Among Peter Ilyich Tchaikovsky's many utterances on musical performance, our attention is drawn to his article on the concert of the outstanding Russian 'cellist, Professor of the St. Petersburg Conservatoire K. Yu. Davydov (1838—1889), which took place on March 17th, 1875. The article was published in the newspaper "Russian Review" ("Russkie Vedomosti"), dated March 25 of that year. In this article, Tchaikovsky stated that concerto literature for the 'cello "...has for many years not been enriched by any new compositions", and expressed serious misgivings about the fate of the 'cello as a solo, concerto instrument.
However, in the very next year (December of 1876) none other that Tchaikovsky himself refuted his misgivings by writing the significant "Rococo Variations" for 'cello and orchestra (opus 33)
In the above mentioned article Tchaikovsky wrote, "...(There is) needed in the cello's struggle for independent status a tremendous talent, and a combination of virtuosi qualities, in all their complexity, is needed in order to triumphantly engage the public's attention to the performer on stage with a 'cello in his hands. There are few notable 'cellists in our time, one thinks of two or three... and can go ho further. One of the exceptional virtuosos in the contemporary European stage is K. Yu. Davydov, in whose person we find a happy combination of artistic characteristics which places him at the head of present-day 'cellists... Davydov's playing is exceptional in its amazing precision, richness and beauty of tone, in its noble cantilena and its striking technical adroitness".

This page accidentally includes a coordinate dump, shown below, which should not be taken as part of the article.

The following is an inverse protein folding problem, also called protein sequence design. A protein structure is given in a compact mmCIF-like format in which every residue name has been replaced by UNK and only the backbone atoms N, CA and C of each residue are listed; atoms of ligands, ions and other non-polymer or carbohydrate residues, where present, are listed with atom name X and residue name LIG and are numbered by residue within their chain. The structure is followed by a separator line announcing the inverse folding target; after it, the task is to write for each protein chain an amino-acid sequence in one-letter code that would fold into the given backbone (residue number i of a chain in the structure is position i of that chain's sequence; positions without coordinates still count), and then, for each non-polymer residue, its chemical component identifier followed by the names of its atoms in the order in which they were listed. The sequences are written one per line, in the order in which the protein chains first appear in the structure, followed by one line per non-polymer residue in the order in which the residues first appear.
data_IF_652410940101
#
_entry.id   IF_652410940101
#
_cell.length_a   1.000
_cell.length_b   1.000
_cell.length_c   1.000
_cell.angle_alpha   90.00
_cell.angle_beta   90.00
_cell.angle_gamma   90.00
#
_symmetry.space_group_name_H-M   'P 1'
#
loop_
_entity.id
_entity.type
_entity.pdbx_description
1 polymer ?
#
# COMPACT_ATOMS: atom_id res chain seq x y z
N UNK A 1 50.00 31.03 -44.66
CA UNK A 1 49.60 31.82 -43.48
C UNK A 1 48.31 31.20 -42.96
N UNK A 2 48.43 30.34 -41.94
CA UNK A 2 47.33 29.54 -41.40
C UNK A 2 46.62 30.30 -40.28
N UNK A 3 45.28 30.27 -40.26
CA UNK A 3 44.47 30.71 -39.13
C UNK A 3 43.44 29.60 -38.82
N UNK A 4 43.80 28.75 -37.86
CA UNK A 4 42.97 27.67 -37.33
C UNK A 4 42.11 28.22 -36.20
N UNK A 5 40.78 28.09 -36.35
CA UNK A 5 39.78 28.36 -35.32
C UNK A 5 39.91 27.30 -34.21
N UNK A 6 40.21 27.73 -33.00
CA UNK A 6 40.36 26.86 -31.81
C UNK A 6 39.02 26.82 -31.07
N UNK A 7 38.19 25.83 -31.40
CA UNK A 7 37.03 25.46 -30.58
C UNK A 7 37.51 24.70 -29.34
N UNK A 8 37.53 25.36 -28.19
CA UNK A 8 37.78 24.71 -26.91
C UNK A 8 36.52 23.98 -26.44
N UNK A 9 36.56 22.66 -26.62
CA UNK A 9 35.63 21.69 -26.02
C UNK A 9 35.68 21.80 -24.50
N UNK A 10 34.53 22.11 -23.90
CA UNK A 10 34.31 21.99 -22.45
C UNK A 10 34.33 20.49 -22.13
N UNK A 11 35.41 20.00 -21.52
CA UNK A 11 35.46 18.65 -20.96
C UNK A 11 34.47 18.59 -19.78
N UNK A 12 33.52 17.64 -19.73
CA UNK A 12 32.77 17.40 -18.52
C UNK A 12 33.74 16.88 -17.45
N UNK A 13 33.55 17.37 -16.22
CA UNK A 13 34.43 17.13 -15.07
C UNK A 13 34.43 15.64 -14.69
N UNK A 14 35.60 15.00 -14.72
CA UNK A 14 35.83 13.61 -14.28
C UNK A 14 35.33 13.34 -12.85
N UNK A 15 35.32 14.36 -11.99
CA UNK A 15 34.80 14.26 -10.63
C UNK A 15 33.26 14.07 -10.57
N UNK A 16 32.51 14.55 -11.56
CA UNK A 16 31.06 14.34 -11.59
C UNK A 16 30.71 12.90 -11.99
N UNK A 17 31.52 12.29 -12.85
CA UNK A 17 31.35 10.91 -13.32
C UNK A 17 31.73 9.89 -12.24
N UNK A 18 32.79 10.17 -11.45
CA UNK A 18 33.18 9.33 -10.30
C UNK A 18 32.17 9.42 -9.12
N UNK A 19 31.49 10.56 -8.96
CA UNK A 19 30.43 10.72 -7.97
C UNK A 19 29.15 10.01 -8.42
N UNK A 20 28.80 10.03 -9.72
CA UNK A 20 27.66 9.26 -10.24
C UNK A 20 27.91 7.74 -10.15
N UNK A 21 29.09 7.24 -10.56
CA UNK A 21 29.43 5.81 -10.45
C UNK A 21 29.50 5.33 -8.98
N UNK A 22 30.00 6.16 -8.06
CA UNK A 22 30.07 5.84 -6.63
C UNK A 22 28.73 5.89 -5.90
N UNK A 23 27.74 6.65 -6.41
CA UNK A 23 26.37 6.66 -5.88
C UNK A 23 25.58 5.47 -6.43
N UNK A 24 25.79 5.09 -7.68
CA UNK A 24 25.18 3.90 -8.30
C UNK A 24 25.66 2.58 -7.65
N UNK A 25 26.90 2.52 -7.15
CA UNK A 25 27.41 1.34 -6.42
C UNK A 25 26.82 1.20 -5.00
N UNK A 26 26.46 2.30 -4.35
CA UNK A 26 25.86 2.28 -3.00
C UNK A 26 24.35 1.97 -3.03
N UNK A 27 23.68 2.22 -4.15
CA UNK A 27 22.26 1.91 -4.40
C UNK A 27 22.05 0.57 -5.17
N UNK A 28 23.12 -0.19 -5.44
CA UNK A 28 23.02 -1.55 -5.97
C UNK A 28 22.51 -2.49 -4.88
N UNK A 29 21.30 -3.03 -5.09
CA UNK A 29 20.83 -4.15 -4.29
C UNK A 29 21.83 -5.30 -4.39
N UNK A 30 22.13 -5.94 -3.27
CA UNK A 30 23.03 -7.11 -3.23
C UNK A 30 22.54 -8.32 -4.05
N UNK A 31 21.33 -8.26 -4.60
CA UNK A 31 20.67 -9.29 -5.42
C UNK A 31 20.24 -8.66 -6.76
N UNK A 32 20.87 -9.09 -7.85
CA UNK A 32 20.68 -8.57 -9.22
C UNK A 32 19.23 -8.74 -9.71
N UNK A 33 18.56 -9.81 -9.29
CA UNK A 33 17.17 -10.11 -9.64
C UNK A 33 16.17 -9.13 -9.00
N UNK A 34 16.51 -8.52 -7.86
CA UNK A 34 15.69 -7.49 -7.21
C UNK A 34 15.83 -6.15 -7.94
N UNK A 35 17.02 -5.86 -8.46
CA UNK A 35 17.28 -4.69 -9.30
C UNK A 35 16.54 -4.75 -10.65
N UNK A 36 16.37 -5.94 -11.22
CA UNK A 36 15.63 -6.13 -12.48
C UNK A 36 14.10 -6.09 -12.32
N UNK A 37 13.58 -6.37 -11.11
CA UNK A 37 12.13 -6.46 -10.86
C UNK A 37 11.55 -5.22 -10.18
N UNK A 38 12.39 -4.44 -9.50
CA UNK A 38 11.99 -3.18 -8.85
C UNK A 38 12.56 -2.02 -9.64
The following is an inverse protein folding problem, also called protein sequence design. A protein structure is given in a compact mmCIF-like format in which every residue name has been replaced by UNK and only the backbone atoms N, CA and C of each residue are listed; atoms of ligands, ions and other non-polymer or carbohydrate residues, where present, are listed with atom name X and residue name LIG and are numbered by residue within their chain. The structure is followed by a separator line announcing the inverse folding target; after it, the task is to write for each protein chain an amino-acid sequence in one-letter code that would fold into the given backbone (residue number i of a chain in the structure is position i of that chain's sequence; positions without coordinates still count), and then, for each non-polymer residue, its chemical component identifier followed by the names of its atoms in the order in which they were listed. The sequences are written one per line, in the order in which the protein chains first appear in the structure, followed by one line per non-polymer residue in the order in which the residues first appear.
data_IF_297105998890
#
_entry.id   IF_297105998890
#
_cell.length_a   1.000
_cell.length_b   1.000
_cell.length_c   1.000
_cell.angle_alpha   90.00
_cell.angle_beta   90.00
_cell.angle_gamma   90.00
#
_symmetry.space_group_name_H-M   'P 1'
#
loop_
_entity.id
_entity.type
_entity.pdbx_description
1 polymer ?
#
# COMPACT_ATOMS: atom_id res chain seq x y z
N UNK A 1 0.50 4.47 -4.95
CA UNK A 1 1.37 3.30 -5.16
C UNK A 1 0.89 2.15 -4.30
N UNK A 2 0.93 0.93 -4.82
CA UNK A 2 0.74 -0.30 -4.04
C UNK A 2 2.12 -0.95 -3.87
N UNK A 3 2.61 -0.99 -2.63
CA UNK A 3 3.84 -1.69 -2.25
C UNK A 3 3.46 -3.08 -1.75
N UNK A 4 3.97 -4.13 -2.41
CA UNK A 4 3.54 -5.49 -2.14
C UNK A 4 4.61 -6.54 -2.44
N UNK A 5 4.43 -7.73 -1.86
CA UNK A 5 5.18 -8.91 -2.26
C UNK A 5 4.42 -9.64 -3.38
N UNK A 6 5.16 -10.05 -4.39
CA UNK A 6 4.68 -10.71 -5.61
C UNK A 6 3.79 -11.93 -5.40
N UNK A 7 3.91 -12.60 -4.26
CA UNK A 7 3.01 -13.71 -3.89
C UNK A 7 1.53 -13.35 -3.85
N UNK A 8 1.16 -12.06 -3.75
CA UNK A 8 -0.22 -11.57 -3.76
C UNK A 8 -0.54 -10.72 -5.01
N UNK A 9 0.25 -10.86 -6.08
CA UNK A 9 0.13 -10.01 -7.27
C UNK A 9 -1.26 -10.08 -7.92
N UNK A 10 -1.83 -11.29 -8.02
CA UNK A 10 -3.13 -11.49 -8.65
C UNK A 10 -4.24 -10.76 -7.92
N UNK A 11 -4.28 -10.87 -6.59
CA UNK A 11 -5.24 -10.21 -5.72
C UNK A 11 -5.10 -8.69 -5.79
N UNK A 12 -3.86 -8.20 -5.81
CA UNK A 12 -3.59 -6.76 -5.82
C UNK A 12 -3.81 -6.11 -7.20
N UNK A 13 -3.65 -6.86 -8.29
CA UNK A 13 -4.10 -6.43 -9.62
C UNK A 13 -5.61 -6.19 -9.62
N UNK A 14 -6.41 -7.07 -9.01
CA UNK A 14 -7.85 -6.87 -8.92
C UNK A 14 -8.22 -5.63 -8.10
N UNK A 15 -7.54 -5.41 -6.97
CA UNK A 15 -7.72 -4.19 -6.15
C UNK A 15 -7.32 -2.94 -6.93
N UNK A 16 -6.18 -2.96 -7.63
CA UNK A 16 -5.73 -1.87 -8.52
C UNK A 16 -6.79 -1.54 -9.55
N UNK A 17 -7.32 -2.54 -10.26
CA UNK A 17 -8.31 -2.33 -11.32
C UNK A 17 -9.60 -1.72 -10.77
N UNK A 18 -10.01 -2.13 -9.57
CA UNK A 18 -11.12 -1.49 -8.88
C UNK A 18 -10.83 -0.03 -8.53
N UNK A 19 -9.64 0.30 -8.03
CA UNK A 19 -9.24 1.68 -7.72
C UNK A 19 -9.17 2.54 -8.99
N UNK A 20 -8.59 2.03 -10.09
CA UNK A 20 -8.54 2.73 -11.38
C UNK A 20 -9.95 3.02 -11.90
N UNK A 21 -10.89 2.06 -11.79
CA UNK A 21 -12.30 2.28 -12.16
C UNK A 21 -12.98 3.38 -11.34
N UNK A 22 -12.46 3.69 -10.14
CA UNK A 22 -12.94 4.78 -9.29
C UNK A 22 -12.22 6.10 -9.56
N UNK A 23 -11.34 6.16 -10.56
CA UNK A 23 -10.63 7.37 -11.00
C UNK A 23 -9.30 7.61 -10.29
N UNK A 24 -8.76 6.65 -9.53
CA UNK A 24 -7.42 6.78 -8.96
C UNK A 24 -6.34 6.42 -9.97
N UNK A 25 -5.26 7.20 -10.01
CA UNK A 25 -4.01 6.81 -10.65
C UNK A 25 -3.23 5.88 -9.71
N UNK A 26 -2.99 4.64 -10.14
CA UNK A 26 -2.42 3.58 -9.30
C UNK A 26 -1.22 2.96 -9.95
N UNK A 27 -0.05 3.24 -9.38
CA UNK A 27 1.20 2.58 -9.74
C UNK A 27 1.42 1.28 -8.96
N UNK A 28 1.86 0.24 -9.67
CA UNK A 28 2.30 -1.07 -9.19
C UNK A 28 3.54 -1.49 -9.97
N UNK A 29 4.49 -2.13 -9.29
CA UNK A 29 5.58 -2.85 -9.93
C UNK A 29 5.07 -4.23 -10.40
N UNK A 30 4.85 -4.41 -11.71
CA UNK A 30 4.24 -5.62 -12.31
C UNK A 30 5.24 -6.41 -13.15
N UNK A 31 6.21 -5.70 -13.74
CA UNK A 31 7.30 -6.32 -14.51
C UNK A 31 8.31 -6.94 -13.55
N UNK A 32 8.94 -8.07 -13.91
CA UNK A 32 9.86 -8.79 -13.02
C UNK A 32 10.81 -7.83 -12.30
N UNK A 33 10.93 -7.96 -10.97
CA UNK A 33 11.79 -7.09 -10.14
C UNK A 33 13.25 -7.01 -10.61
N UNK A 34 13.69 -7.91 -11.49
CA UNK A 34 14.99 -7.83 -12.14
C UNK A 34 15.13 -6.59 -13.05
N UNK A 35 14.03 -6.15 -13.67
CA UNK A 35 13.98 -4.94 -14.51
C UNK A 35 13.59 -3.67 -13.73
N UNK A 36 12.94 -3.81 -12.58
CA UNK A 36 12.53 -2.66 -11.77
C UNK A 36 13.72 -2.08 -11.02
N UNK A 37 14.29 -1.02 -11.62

Tchaikovsky's remarks, which preceded the appearance of the "Rococo Variations", permit one the well-grounded supposition that during the writing of the. concert piece for 'cello and orchestra the great composer, in large measure, was still inspired by the fresh and clear impressions from the comparatively recent, artistic and masterful performance of Davydov, whom he valued highly as a musician and as a man.
The Rococo style current in eighteenth century European art was not characteristic of Russian art. Tchaikovsky, who, as is well known, was fond of eighteenth century music, particularly that of Mozart, composed, a "Rococo" theme in a clearly expressive Russian spirit — broad, singing and sincere, — traits characteristic of the whole work.
The masterfully written variations on this theme are built on the principle of artistic contrast. Each is a finished, artistic miniature; the episodes harmoniously replace one another, now serenely happy, now freely singing, now graceful, now heartily lyric or brilliantly virtuosic. Throughout, however, the unity of these episodes is preserved as well as the organic entirety of the whole work — this due to the oft repeated orchestral refrain.
In the masterfully and transparently orchestrated "Variations on a Rococo Theme" Tchaikovsky reveals a subtle understanding of the nature of the expressive possibilities of the 'cello. In this work are used both a broad, lyrical cantilena (variations III and VI of the present edition), and the rich, virtuosic technique of the instrument; yet one should note the melodic (and often thematic) feeling in the virtuoso variations.
Boris Asafiev (Igor Glebov), calling the "Variations" "...one of Tchaikovsky's remarkable, bright and most climactic works", wrote: "Here is heard the fascination of the composer's spirit happily encountering the world... and here virtuosity bows to simplicity, sincerity and poetry of sound"